Lina Grâu: I would like to address also the issue of energy in the relations with the neighbours. Theoretically, Moldova would have a fundamental interest in diversifying its sources of gas supplies that are now coming from the Russian Federation, and of the electricity, which are coming from Transnistria, the latter producing the electricity with the help of the Russian gas. However, Transnistria is not paying for this gas, the debts being put on Moldova’s shoulders. So, Moldova should have a vital interest in diversifying its energy sources. And we see that at the moment, there is very little gas coming from Romania and the developments in the extension of the pipelines from Ungheni to Chisinau are insignificant, while the electricity is bought from Transnistria and not Ukraine. What is actually happening in this area?

Mihai Popșoi: You’re right, it is a very illogical situation. Especially when we refer to the so-called ‘statalistic’ parties – and here I mean especially the centre-left parties. The Socialist Party and the Democratic Party are great defenders of the Moldovan identity and sovereignty of Moldova. But when it comes to energy security of the state, these parties ignore the importance of diversifying both the gas and electricity supply sources. This undermines the sovereignty of the Republic of Moldova, because as long as you are dependent on one supplier, you are very vulnerable. When signing last year the contract for the supply of electricity with the Cuciurgan power station, the latter was a bad movement in relation to our partners in Ukraine, which after a period of instability, at the moment of signing of the contract, were ready to sell electricity to Moldova at a more convenient price to the Moldovan consumers. However, Chisinau has chosen to buy electricity from Transnistria. The explanation here is at the same time simple and painful for the Moldovan citizens, because they are forced to subsidize the separatist regime – paying the bill for electricity each month, the Moldovan government is inevitably supporting the separatist regime in Tiraspol, to the detriment of the Ukrainian partners. It is an open secret that EnergoKapital, which acts as in intermediary in this business, benefits both the Tiraspol and Chisinau leadership. The profit of this company goes to offshore sites. In this situation, the Moldovans remain with the bill and less friendly relations with Kiev. In terms of gas supply from Romania the situation is equally complicated. Chisinau was not insistent enough and has not invested enough to build that pipeline. Neither the Romanian side has given sufficient diligence to turn this project into a truly viable one. But we have to understand that the Russian factor is also important here. Because if Moldova receives gas from Romania, whether it comes from the continental Europe or whether that is liquefied gas coming from the sea, this would mean weakening of Russia’s influence. Russia opposes a lot this process of gas supply diversification for Moldova. And even if we admit that Romania would like to invest into Moldova and support it, the lack of initiative on the side of Chisinau, because of the pressure from Moscow, makes this process a difficult one, which will have no success on the short and medium term.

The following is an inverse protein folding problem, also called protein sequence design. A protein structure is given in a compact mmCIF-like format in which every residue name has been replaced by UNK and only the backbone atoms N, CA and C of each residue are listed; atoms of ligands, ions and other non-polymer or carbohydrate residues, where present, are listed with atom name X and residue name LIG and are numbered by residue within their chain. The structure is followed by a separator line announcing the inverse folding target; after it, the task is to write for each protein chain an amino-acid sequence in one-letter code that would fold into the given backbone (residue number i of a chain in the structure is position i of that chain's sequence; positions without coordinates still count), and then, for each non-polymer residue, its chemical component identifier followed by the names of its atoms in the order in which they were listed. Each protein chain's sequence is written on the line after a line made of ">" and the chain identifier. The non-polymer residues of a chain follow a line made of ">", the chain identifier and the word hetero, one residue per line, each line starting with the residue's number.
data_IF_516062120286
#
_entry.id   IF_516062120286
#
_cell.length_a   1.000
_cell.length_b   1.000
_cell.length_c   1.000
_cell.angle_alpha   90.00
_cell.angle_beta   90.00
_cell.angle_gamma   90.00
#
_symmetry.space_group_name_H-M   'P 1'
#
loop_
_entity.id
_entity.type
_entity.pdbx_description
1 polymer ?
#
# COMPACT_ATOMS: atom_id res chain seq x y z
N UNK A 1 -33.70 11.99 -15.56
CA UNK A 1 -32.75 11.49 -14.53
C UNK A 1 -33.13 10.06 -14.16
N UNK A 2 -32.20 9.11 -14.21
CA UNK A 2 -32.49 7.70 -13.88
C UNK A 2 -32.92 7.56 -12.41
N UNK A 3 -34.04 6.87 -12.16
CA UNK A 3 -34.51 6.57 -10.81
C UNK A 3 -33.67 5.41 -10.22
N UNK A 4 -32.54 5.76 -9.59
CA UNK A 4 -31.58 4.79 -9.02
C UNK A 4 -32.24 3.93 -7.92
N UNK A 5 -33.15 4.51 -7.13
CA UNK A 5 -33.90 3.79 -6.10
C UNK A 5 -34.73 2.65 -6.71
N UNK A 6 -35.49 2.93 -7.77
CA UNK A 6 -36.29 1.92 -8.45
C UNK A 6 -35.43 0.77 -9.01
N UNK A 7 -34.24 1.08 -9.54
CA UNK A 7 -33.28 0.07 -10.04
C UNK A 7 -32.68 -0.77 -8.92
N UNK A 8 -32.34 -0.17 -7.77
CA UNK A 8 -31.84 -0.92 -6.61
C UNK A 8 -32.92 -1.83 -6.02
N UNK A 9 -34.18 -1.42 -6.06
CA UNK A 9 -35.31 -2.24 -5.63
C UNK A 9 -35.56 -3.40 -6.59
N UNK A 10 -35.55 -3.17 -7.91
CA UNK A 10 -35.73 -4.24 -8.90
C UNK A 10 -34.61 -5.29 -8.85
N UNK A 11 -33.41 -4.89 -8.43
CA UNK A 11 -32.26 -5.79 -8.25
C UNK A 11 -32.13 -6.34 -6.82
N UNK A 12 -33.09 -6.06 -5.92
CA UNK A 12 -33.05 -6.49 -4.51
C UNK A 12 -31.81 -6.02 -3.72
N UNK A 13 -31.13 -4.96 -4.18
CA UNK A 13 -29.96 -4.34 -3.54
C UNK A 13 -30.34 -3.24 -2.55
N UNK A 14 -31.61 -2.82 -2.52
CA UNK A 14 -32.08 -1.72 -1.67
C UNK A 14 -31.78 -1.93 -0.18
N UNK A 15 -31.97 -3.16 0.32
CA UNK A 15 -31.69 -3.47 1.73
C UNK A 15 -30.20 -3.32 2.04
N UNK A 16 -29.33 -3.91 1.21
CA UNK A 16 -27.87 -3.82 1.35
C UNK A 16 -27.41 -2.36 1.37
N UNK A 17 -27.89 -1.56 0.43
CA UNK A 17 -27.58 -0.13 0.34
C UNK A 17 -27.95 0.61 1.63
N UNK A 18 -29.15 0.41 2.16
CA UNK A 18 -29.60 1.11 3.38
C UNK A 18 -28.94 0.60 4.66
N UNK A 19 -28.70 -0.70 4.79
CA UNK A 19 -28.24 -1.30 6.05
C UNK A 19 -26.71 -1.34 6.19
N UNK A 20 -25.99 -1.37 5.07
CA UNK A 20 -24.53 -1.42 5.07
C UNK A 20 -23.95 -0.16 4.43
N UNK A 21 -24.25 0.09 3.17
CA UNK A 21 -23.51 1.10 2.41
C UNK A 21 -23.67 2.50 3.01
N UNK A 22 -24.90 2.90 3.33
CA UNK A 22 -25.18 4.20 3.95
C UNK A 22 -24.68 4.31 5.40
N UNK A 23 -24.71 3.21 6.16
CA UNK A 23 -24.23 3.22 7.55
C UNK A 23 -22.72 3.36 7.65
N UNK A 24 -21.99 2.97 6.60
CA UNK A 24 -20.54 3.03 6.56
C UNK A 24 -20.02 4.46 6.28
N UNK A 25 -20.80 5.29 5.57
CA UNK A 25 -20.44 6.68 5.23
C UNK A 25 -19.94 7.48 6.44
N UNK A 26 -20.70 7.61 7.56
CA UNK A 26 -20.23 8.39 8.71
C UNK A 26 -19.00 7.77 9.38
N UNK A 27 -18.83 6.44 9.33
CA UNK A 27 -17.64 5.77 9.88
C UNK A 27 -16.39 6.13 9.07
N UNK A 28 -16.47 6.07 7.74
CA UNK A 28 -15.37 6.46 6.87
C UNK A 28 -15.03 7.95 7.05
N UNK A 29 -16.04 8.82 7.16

Lina Grâu: In the current context, do you think the European vector is still valid for Moldova?